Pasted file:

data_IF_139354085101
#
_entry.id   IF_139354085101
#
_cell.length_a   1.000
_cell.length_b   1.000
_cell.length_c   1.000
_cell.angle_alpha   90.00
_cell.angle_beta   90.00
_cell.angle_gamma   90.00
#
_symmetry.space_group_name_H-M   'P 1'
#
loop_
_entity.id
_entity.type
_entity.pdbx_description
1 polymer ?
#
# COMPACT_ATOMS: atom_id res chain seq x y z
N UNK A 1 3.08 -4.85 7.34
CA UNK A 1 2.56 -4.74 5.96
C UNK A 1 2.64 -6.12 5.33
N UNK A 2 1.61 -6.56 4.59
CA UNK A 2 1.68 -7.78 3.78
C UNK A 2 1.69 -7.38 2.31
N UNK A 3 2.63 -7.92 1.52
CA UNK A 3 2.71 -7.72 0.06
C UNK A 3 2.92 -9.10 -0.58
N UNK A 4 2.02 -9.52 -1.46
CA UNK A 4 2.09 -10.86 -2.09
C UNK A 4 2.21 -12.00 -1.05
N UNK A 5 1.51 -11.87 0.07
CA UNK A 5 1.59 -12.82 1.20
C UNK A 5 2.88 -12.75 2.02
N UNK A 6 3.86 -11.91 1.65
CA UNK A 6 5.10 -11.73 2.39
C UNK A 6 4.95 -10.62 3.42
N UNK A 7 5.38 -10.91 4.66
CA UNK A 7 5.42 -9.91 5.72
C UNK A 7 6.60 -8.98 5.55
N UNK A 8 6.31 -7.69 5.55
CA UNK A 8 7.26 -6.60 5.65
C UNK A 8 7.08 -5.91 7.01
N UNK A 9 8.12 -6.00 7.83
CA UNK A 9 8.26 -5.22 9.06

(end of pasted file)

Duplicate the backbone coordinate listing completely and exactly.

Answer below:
data_IF_139354085101
#
_entry.id   IF_139354085101
#
_cell.length_a   1.000
_cell.length_b   1.000
_cell.length_c   1.000
_cell.angle_alpha   90.00
_cell.angle_beta   90.00
_cell.angle_gamma   90.00
#
_symmetry.space_group_name_H-M   'P 1'
#
loop_
_entity.id
_entity.type
_entity.pdbx_description
1 polymer ?
#
# COMPACT_ATOMS: atom_id res chain seq x y z
N UNK A 1 3.08 -4.85 7.34
CA UNK A 1 2.56 -4.74 5.96
C UNK A 1 2.64 -6.12 5.33
N UNK A 2 1.61 -6.56 4.59
CA UNK A 2 1.68 -7.78 3.78
C UNK A 2 1.69 -7.38 2.31
N UNK A 3 2.63 -7.92 1.52
CA UNK A 3 2.71 -7.72 0.06
C UNK A 3 2.92 -9.10 -0.58
N UNK A 4 2.02 -9.52 -1.46
CA UNK A 4 2.09 -10.86 -2.09
C UNK A 4 2.21 -12.00 -1.05
N UNK A 5 1.51 -11.87 0.07
CA UNK A 5 1.59 -12.82 1.20
C UNK A 5 2.88 -12.75 2.02
N UNK A 6 3.86 -11.91 1.65
CA UNK A 6 5.10 -11.73 2.39
C UNK A 6 4.95 -10.62 3.42
N UNK A 7 5.38 -10.91 4.66
CA UNK A 7 5.42 -9.91 5.72
C UNK A 7 6.60 -8.98 5.55
N UNK A 8 6.31 -7.69 5.55
CA UNK A 8 7.26 -6.60 5.65
C UNK A 8 7.08 -5.91 7.01
N UNK A 9 8.12 -6.00 7.83
CA UNK A 9 8.26 -5.22 9.06